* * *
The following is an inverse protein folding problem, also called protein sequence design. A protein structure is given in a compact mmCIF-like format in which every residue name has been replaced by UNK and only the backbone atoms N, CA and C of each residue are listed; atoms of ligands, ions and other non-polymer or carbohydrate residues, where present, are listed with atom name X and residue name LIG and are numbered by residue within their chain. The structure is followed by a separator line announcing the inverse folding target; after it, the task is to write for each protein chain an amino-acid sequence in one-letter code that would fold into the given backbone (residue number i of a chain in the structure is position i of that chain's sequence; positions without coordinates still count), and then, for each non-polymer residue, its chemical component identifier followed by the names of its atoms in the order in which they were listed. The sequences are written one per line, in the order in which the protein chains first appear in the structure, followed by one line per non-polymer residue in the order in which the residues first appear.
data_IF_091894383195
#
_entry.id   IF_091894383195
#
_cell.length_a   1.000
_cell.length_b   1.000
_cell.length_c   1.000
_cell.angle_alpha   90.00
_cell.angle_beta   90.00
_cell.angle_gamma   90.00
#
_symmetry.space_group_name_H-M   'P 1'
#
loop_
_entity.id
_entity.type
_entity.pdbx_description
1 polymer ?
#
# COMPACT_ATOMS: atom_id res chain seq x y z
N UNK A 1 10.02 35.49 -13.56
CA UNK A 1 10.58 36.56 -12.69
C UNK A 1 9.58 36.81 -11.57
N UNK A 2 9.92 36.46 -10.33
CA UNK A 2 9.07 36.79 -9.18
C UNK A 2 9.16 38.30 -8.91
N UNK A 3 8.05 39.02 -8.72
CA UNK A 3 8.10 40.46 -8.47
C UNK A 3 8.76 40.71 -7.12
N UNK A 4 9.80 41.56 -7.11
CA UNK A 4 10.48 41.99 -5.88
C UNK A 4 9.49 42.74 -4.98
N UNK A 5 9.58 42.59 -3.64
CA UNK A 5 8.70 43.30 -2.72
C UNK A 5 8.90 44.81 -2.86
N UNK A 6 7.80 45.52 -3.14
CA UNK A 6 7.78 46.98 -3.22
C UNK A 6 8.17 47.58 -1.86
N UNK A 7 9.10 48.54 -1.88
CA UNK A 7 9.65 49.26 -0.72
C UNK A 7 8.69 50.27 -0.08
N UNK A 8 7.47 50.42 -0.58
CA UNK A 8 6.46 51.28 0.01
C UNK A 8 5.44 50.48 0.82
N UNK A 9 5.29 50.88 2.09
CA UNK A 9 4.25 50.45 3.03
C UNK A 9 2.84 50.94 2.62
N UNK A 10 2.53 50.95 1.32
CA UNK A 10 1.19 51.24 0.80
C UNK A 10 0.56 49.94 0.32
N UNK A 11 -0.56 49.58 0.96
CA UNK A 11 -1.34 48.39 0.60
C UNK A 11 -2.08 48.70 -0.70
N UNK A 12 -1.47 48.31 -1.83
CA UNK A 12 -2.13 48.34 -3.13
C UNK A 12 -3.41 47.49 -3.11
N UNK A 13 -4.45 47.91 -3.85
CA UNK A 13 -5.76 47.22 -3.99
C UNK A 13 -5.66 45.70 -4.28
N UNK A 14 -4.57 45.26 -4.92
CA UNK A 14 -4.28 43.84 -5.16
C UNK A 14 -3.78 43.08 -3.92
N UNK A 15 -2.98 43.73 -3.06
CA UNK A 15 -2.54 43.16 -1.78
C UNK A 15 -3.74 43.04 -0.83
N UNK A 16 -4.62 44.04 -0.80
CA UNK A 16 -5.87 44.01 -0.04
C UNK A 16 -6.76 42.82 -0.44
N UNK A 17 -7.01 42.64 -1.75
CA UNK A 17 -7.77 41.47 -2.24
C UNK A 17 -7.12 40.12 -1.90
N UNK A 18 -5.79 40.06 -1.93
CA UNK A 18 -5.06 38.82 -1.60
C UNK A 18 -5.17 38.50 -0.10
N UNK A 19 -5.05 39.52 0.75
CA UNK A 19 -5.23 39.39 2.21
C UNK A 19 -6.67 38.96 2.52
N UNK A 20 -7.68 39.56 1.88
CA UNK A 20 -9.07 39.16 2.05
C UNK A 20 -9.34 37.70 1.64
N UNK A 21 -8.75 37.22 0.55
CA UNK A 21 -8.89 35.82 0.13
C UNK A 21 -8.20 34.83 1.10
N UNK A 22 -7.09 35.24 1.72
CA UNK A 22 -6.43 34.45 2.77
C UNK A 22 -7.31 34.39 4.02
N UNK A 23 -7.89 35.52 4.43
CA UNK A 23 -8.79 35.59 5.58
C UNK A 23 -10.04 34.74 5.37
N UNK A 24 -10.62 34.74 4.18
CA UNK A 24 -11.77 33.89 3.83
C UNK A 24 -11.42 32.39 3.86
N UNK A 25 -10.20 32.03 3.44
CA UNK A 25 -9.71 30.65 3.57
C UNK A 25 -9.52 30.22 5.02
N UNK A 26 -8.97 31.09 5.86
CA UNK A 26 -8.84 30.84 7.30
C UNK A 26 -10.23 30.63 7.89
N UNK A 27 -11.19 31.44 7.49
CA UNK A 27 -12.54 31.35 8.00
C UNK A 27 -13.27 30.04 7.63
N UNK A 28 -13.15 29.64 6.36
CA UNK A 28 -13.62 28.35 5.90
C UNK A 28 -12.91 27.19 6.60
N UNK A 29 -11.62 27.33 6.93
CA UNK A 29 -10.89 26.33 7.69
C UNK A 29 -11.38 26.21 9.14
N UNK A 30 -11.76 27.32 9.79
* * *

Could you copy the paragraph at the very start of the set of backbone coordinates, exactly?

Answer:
The following is an inverse protein folding problem, also called protein sequence design. A protein structure is given in a compact mmCIF-like format in which every residue name has been replaced by UNK and only the backbone atoms N, CA and C of each residue are listed; atoms of ligands, ions and other non-polymer or carbohydrate residues, where present, are listed with atom name X and residue name LIG and are numbered by residue within their chain. The structure is followed by a separator line announcing the inverse folding target; after it, the task is to write for each protein chain an amino-acid sequence in one-letter code that would fold into the given backbone (residue number i of a chain in the structure is position i of that chain's sequence; positions without coordinates still count), and then, for each non-polymer residue, its chemical component identifier followed by the names of its atoms in the order in which they were listed. The sequences are written one per line, in the order in which the protein chains first appear in the structure, followed by one line per non-polymer residue in the order in which the residues first appear.